Here are D’’ash’s top 10 moments and trends of 2011 in Israel. Let us know what you think!

10. Workers’ strikes: There were several workers’ strikes. Arguably, these were the first seeds of the social protests. In March, social workers striked and in May, doctors began striking for four months. Both strikes raised wages.

9. Big musicians came to Israel: This year, icons Bob Dylan, Paul Simon, and Interpol played in Israel.

8. Orthodox bus segregation case: On January 6, the Israeli Supreme Court ruled that enforced gender segregation was illegal on Orthodox mehadrin bus lines. However, voluntary gender segregation is still allowed on all buses.



7. Israeli TV/film successes: Footnote won Cannes Film Festival’s Screenplay Award, documentary Strangers No More won an Oscar for Best Documentary Short Subject, and Showtime’s Homeland was based on the Israeli series Hatufim.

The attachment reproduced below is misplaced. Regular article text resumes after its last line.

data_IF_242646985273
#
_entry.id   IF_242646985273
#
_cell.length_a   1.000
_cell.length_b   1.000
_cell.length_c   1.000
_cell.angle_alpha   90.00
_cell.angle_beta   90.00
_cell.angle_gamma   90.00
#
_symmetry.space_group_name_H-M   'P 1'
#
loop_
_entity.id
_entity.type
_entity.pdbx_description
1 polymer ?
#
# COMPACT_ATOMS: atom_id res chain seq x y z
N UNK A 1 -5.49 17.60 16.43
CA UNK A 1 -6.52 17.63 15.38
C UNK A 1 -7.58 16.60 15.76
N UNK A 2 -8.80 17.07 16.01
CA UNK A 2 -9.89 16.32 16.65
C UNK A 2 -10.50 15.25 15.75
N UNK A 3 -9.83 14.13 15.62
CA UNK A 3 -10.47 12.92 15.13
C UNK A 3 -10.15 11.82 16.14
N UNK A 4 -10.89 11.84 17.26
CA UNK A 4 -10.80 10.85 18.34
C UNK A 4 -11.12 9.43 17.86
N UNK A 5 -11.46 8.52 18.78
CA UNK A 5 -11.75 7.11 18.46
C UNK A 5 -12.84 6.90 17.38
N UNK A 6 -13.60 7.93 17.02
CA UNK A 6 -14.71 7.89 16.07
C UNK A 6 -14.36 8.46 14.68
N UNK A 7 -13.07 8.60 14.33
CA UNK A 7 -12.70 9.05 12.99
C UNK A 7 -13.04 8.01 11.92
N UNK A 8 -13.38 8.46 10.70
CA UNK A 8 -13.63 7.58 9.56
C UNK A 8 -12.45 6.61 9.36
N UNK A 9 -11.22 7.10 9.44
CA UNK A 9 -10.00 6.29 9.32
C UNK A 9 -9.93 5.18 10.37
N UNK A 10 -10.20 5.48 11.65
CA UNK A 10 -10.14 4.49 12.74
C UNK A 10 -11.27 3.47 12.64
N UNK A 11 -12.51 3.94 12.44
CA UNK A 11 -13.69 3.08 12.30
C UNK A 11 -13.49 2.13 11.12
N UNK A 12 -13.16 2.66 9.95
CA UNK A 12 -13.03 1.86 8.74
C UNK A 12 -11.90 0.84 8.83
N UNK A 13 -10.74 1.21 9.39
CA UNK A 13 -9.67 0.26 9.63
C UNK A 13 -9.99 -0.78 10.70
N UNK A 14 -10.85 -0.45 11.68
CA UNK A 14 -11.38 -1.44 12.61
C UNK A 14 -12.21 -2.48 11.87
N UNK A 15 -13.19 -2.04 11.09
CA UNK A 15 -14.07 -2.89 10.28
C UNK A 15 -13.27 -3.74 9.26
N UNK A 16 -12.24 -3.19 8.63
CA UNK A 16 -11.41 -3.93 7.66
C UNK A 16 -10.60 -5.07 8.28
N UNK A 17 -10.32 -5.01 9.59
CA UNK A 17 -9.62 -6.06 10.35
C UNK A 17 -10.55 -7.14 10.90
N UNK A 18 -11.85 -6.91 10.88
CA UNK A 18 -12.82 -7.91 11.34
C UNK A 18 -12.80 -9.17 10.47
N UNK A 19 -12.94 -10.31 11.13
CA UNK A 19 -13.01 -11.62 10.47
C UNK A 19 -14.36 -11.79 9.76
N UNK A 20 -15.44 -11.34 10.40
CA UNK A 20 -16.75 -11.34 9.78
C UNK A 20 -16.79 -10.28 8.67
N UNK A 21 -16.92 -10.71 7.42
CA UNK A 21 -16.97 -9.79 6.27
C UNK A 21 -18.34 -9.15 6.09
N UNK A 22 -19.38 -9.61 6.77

6. Cottage cheese boycott: In June, the cottage cheese boycott began. It protested against the continuing rise in food prices. Hundreds of thousands stopped buying cottage cheese. In response, some stores eventually lowered prices.

5. Jerusalem light rail completed: On August 19, the Jerusalem light rail became open to the public. The project took eight years to complete! 4. Israeli chemist wins Nobel Prize: Israeli scientist Daniel Shechtman won the 2011 Nobel Prize in chemistry for his discovery of quasicrystals. He is the tenth Israeli to receive a Nobel Prize.

3. Palestinian UN bid: Perhaps the most publicized and anti-climax of the year, on September 23 the Palestinians asked the United Nations to accept them as a member state.

2. Biggest social demonstration in Israeli history: On September 4, over 400,000 protesters attended rallies calling for social justice. It was the largest protest in Israel’s history. It was the height of a social protest movement that began in the summer of 2011, when thousands of Israelis protested housing prices by living in tents on major streets all around the country.

1. Gilad Shalit comes home: After five-and-a-half years of Hamas captivity, Gilad Shalit returned to Israel on October 18. No matter their political beliefs, every Israeli was happy to welcome him home.

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